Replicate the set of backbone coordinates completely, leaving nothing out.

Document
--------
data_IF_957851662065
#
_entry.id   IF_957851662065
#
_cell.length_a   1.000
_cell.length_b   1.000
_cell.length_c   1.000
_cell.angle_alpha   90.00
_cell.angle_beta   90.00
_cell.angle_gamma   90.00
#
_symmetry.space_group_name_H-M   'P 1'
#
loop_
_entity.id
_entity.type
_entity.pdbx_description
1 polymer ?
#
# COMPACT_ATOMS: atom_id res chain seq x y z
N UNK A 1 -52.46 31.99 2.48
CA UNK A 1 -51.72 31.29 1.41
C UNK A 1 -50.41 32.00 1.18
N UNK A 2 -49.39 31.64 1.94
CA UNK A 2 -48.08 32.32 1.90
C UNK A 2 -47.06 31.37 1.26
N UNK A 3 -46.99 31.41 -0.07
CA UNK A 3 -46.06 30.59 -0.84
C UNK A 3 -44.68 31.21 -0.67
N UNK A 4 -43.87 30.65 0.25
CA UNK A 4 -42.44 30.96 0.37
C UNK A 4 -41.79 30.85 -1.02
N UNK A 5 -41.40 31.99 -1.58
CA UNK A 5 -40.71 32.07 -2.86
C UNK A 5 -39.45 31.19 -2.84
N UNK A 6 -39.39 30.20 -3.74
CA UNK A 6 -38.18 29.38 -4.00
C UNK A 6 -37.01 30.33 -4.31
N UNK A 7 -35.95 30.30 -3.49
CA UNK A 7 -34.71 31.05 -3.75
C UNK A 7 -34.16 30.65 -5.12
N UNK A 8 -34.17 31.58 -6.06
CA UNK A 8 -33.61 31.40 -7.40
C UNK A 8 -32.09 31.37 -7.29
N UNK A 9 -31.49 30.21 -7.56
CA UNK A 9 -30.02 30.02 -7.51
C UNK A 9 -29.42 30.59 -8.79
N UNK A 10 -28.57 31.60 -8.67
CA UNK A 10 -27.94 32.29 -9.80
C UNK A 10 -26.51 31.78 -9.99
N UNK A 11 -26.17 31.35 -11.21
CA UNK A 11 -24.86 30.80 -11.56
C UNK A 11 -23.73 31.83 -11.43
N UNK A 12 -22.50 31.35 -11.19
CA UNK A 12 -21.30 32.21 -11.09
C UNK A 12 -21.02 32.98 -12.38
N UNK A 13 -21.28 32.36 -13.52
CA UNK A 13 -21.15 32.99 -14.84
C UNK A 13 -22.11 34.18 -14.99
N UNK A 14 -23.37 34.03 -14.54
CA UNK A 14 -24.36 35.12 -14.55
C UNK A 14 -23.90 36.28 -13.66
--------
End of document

data_IF_957851662065
#
_entry.id   IF_957851662065
#
_cell.length_a   1.000
_cell.length_b   1.000
_cell.length_c   1.000
_cell.angle_alpha   90.00
_cell.angle_beta   90.00
_cell.angle_gamma   90.00
#
_symmetry.space_group_name_H-M   'P 1'
#
loop_
_entity.id
_entity.type
_entity.pdbx_description
1 polymer ?
#
# COMPACT_ATOMS: atom_id res chain seq x y z
N UNK A 1 -52.46 31.99 2.48
CA UNK A 1 -51.72 31.29 1.41
C UNK A 1 -50.41 32.00 1.18
N UNK A 2 -49.39 31.64 1.94
CA UNK A 2 -48.08 32.32 1.90
C UNK A 2 -47.06 31.37 1.26
N UNK A 3 -46.99 31.41 -0.07
CA UNK A 3 -46.06 30.59 -0.84
C UNK A 3 -44.68 31.21 -0.67
N UNK A 4 -43.87 30.65 0.25
CA UNK A 4 -42.44 30.96 0.37
C UNK A 4 -41.79 30.85 -1.02
N UNK A 5 -41.40 31.99 -1.58
CA UNK A 5 -40.71 32.07 -2.86
C UNK A 5 -39.45 31.19 -2.84
N UNK A 6 -39.39 30.20 -3.74
CA UNK A 6 -38.18 29.38 -4.00
C UNK A 6 -37.01 30.33 -4.31
N UNK A 7 -35.95 30.30 -3.49
CA UNK A 7 -34.71 31.05 -3.75
C UNK A 7 -34.16 30.65 -5.12
N UNK A 8 -34.17 31.58 -6.06
CA UNK A 8 -33.61 31.40 -7.40
C UNK A 8 -32.09 31.37 -7.29
N UNK A 9 -31.49 30.21 -7.56
CA UNK A 9 -30.02 30.02 -7.51
C UNK A 9 -29.42 30.59 -8.79
N UNK A 10 -28.57 31.60 -8.67
CA UNK A 10 -27.94 32.29 -9.80
C UNK A 10 -26.51 31.78 -9.99
N UNK A 11 -26.17 31.35 -11.21
CA UNK A 11 -24.86 30.80 -11.56
C UNK A 11 -23.73 31.83 -11.43
N UNK A 12 -22.50 31.35 -11.19
CA UNK A 12 -21.30 32.21 -11.09
C UNK A 12 -21.02 32.98 -12.38
N UNK A 13 -21.28 32.36 -13.52
CA UNK A 13 -21.15 32.99 -14.84
C UNK A 13 -22.11 34.18 -14.99
N UNK A 14 -23.37 34.03 -14.54
CA UNK A 14 -24.36 35.12 -14.55
C UNK A 14 -23.90 36.28 -13.66